Brominated Vegetable Oil

Brominated [broh-muh-neyt-edvegetable oil (BVO) is vegetable oil that has had atoms of the element bromine bonded to it. Oil treated this way is used as an emulsifier in citrus-flavored soft drinks to help natural fat-soluble citrus flavors stay suspended in the drink and to produce a cloudy appearance. BVO has been used by the soft drink industry since 1931.

The addition of bromine increases the density of the oil, and the amount of bromine is carefully controlled to achieve a density that is the same as the water in the drink. As a result, the BVO remains suspended in the water instead of forming separate layers. Only small quantities, concentrations of 8 ppm, are needed to achieve this effect.

In the United States, BVO was designated in 1958 as generally recognized as safe (GRAS), but this was withdrawn by the U.S. Food and Drug Administration in 1970. The U.S. Code of Federal Regulations currently imposes restrictions on the use of BVO as a food additive in the United States, limiting the concentration to 15 ppm, limiting the amount of free fatty acids to 2.5 percent, and limiting the iodine value to 16. BVO is one of four substances that the U.S. Food and Drug Administration has defined as interim food additives (a special transitional category for food-use substances whose safety has been called into question).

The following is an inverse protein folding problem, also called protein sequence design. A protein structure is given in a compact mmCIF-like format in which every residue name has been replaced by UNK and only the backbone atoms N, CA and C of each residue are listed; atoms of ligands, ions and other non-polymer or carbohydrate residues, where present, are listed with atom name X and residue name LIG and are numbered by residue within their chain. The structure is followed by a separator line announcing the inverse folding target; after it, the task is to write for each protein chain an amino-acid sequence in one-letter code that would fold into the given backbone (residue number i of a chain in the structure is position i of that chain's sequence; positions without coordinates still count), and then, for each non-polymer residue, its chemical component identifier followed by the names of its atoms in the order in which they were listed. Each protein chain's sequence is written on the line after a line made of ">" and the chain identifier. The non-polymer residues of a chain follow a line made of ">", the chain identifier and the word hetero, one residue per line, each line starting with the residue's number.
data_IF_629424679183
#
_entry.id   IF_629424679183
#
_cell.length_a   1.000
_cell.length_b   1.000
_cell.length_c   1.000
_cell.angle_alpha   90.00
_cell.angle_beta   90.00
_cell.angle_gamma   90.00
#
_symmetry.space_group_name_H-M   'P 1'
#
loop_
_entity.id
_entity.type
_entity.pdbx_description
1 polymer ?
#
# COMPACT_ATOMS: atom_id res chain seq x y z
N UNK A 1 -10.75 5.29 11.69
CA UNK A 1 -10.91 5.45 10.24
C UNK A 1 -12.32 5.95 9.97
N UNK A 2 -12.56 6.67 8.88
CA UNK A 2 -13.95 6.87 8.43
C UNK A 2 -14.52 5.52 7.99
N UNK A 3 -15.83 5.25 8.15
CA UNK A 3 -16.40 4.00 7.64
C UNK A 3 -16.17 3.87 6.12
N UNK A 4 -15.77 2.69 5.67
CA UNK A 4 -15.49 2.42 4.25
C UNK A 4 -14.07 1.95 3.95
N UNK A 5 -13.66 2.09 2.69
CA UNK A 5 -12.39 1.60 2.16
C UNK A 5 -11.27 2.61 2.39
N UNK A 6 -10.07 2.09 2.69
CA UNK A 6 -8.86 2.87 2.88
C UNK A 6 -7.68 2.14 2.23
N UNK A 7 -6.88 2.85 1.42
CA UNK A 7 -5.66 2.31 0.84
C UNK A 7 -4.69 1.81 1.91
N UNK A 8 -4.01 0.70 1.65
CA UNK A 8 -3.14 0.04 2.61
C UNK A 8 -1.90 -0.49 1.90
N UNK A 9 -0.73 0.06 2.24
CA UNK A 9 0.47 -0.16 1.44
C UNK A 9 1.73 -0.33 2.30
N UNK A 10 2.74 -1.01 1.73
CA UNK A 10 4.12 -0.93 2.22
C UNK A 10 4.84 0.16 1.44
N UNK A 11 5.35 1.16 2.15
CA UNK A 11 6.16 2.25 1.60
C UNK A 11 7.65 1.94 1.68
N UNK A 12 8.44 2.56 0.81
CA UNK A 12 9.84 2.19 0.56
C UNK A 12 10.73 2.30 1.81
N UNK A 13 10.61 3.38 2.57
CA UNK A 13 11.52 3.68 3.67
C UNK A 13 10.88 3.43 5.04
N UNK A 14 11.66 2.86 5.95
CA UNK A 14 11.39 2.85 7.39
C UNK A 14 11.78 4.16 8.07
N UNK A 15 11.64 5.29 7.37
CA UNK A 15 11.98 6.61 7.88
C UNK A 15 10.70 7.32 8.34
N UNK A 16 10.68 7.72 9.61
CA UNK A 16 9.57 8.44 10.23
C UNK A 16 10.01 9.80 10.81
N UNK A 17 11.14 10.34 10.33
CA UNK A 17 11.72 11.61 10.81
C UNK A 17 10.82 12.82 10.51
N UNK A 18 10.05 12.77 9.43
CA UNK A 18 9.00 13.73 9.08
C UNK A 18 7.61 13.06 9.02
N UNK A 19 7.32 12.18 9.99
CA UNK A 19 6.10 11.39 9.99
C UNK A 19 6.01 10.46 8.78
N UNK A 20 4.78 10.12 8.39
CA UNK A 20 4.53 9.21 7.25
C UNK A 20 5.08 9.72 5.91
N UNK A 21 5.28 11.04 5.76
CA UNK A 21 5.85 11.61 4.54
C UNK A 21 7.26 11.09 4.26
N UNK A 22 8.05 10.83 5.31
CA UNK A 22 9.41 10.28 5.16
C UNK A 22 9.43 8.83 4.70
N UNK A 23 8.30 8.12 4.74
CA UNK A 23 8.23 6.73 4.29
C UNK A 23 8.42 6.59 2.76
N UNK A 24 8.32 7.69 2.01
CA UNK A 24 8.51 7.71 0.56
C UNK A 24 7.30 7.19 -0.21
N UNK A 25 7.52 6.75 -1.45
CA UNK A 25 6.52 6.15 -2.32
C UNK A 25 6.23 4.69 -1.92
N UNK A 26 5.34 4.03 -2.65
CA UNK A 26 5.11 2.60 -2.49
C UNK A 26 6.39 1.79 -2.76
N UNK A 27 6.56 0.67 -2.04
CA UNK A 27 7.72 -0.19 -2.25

The U.S. Food and Drug Administration considers BVO to be safe for use as a food additive, but there are case reports of excessive consumption that has been associated with adverse health effects. In one case, a man who drank eight liters of Ruby-Red Squirt daily had a reaction that caused his skin color to turn red and produced lesions diagnosed as bromoderma. The excessive quantities together with the fact that the man had a higher than normal sensitivity to bromine made this an unusual case.

A similar case reported that a man who consumed two to four liters of a cola containing BVO on a daily basis experienced memory loss, tremors, fatigue, loss of muscle coordination, headache, and ptosis of the right eyelid, as well as elevated serum chloride. In the two months it took to correctly diagnose the problem, the patient also lost the ability to walk. Eventually, bromism was diagnosed and hemodialysis was prescribed which resulted in a reversal of the disorder.

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